Ok, so there was the hoax Benetton ad issue. But this one is, as far as I can tell, for real: computer ads featuring the victims of ‘computer attacks’.
There’s also a promotional video as part of the ad campaign. The campaign includes both men and women with ‘computer inflicted’ injuries.
There’s discussion of it here, by a blogger who finds it offensive, and a response from the makers of the ads. The maker insists that the adverts are simply too ‘absurd’ to be offensive, but the blogger at ‘F-words’ (not to be confused with the F-word) writes that she finds the way that the ads appear to parody the domestic violence awareness adverts offensive.
I have to say, I don’t find the pictures, or the videos, particularly funny.
Related, news here of a Body Shop survey that suggests that attitudes amongst young people to violence in relationships are troubling -for instance, “1 in 10 teens think saying sorry makes it ok after they’ve hurt or forced a partner to do something. ”
No laughing matter.
Not voting and not having one’s vote properly counted are two of the most important ways of being silenced (Hornsby, Langton, Maitra, McGowan) that there could be. This is true of both women and men, as has been far too amply demonstrated recently. But, according to this fascinating AlterNet article, there may be causes of such silencing particular to women that are worth looking at. These reasons provide excellent examples of the ways that various issues interact, including language, race, domestic violence, disability and childcare:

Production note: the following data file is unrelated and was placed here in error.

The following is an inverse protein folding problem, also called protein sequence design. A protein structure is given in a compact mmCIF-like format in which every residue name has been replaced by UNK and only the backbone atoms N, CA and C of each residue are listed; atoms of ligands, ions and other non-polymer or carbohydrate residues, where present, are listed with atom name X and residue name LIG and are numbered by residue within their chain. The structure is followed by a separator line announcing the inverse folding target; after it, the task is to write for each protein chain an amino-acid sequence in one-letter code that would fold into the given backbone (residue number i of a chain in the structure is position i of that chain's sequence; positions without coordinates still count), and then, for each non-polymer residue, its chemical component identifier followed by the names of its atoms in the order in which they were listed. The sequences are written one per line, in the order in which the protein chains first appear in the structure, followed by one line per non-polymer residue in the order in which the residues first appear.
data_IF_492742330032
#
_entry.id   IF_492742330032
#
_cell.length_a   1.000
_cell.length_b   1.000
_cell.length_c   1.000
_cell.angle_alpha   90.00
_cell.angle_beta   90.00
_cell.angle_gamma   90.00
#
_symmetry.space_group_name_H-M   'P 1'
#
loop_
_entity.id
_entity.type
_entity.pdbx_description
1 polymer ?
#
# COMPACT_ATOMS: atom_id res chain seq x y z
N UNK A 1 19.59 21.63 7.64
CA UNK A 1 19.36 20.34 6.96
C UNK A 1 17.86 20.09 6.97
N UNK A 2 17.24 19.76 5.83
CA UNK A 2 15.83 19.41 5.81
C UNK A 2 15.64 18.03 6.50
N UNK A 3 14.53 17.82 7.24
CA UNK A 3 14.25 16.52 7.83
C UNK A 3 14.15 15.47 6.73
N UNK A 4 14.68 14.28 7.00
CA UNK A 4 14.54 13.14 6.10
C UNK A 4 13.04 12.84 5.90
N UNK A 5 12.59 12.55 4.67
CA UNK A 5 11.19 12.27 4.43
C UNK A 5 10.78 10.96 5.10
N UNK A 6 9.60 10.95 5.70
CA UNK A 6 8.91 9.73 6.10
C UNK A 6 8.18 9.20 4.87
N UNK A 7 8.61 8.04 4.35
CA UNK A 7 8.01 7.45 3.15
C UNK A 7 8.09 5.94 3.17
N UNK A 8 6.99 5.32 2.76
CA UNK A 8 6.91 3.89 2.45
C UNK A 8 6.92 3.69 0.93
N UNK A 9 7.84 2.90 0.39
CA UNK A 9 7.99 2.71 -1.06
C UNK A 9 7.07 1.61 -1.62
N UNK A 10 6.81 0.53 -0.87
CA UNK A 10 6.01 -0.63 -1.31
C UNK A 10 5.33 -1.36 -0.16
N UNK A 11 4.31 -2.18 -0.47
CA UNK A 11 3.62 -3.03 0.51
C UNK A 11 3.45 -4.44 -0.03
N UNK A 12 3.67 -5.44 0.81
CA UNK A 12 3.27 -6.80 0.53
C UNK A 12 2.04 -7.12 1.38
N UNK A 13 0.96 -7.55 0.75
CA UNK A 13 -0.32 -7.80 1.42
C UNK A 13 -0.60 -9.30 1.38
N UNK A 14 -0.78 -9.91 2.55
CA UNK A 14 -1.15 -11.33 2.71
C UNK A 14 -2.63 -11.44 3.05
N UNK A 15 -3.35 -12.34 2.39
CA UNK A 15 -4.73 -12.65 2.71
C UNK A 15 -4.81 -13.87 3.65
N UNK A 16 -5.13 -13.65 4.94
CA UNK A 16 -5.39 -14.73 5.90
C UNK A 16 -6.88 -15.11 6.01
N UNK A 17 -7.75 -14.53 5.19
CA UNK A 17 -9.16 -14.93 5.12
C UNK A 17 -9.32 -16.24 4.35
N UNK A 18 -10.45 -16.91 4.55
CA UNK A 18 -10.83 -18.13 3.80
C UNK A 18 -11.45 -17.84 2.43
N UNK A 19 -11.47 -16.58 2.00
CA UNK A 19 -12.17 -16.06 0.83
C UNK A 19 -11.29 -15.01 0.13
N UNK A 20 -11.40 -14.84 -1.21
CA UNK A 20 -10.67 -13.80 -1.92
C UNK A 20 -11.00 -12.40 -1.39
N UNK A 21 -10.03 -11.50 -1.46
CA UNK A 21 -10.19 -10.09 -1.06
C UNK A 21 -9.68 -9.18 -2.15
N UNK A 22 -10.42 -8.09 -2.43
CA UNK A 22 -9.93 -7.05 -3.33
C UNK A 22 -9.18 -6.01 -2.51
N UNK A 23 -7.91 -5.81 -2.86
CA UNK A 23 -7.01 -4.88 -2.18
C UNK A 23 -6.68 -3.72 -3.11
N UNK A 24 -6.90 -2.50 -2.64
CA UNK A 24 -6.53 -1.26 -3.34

-Women may not realise that they need to re-register if they change their names upon marriage.
-Asian women are often neglected in voter registration drives.
-Women fleeing domestic violence may not want to appear on publicly accessible voter rolls.
-Women with children may not be able to get the babysitting that would enable them to wait in line to vote.
-Women are especially likely to be elderly, disabled, and in assisted living, and vulnerable to someone “helping” with their ballot in ways that they wouldn’t actually approve of.
If we want to get both women and men voting in the sorts of numbers that might make us feel like we’ve got a democracy, we need to pay attention to factors like these. We also need to pay attention to factors specific to men, who vote in even lower numbers.